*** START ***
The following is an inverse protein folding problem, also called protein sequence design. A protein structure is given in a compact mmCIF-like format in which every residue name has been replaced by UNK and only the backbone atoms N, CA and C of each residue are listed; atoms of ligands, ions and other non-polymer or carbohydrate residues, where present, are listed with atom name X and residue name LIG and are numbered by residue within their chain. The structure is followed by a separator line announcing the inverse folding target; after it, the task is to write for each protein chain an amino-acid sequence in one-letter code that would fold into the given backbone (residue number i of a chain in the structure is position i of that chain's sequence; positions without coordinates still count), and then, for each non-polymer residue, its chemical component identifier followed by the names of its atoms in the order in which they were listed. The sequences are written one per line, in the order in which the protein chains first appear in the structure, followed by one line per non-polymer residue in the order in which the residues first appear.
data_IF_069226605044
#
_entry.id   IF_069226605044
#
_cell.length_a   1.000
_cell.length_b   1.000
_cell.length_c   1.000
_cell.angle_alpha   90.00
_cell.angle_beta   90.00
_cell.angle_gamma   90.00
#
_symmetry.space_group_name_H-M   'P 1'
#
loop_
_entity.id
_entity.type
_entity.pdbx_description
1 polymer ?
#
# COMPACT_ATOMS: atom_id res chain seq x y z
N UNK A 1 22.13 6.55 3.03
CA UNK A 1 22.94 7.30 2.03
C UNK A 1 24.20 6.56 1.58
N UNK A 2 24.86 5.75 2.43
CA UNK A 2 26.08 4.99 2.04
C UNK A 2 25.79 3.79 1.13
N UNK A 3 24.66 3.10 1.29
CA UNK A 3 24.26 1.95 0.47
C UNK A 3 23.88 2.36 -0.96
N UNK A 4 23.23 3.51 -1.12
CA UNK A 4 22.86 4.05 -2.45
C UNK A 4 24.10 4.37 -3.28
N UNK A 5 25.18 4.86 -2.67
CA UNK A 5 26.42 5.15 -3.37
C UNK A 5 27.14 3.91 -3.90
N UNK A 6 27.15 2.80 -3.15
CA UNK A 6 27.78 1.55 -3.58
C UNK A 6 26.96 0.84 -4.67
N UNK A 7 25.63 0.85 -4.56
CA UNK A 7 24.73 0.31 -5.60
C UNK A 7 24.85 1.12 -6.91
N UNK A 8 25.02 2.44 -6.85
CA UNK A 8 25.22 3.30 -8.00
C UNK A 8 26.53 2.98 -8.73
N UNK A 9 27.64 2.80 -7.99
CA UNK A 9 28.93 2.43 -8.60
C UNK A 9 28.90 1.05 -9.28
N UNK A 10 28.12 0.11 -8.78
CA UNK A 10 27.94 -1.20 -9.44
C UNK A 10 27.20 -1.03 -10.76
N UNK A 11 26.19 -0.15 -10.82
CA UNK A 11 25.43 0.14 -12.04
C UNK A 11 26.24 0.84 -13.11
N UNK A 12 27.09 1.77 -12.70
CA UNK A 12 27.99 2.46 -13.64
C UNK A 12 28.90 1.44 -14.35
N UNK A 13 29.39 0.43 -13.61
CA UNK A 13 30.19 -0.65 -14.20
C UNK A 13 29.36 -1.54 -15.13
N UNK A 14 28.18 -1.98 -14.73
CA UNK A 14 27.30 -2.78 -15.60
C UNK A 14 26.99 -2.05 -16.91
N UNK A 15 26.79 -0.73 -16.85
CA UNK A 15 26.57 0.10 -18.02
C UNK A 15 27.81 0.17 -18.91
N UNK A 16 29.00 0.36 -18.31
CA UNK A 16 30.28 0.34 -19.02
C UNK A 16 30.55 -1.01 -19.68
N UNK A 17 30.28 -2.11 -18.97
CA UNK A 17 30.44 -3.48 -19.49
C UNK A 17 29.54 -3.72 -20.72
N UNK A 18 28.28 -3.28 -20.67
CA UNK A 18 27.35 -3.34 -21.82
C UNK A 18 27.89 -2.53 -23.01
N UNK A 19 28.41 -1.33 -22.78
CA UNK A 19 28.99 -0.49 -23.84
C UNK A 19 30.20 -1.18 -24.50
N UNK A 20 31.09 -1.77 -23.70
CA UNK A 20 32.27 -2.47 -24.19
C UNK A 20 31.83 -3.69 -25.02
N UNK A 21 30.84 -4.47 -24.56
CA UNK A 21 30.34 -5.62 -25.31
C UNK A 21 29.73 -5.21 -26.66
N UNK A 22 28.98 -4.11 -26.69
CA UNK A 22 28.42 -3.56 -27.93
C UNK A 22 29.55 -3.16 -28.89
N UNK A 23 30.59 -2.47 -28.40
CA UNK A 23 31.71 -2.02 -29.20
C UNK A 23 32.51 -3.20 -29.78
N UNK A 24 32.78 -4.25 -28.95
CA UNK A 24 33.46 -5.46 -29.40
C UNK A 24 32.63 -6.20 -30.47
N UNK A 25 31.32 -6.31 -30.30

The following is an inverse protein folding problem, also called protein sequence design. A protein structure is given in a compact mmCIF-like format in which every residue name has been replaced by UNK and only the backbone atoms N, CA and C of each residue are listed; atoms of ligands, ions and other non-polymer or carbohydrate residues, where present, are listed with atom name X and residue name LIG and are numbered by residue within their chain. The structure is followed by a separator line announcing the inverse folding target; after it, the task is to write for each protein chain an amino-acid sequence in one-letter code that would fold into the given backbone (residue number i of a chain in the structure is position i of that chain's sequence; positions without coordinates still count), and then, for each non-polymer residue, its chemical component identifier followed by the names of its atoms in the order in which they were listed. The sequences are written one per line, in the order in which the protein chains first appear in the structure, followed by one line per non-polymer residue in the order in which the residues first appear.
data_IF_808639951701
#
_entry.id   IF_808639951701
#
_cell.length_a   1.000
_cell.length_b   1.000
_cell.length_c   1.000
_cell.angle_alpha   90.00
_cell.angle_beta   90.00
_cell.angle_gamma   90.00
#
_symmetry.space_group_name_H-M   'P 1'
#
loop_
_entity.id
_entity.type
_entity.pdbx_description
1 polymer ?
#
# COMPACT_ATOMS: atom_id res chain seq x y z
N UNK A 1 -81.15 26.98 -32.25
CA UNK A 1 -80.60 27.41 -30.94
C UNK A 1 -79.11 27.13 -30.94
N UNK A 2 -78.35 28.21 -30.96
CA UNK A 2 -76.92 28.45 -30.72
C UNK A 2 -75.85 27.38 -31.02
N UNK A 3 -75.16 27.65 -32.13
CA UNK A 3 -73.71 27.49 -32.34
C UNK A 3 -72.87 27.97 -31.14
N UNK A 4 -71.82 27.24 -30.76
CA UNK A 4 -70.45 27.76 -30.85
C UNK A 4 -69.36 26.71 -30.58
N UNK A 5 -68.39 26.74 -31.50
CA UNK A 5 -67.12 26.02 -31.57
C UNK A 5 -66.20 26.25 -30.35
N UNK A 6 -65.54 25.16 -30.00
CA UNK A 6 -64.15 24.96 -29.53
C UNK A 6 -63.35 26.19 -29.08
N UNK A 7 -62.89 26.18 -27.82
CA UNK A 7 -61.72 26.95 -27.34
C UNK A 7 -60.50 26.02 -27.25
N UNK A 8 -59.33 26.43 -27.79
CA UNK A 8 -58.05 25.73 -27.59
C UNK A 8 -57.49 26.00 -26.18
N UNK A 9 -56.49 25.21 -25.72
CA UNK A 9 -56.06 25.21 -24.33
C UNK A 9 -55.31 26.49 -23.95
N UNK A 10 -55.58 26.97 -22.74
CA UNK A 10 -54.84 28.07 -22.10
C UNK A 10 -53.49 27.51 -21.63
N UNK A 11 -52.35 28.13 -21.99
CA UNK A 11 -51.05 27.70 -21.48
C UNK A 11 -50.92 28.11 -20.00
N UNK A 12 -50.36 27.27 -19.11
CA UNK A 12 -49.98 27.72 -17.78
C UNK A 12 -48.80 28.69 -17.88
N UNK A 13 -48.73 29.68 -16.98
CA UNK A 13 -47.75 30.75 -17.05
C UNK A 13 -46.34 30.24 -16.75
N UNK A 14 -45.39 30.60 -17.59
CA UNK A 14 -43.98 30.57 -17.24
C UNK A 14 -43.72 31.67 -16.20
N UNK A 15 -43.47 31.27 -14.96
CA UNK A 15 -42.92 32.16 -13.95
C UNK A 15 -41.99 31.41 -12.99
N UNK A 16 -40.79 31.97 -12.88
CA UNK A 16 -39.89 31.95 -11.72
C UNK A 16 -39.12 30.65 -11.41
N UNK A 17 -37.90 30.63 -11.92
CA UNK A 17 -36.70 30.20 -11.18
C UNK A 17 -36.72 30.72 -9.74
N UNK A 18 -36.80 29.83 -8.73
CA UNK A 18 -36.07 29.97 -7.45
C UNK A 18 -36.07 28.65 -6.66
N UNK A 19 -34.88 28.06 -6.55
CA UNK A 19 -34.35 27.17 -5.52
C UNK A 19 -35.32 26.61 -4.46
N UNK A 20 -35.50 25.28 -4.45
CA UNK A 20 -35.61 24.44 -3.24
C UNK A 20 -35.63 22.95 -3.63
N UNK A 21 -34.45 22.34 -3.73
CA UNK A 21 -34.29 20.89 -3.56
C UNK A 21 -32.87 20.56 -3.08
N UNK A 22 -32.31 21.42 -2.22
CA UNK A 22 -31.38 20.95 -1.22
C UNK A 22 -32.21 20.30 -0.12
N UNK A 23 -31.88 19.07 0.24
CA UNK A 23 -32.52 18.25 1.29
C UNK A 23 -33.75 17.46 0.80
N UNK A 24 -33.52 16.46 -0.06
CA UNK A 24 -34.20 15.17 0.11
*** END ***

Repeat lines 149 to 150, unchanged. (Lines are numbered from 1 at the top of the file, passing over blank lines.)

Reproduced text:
N UNK A 12 -50.36 27.27 -19.11
CA UNK A 12 -49.98 27.72 -17.78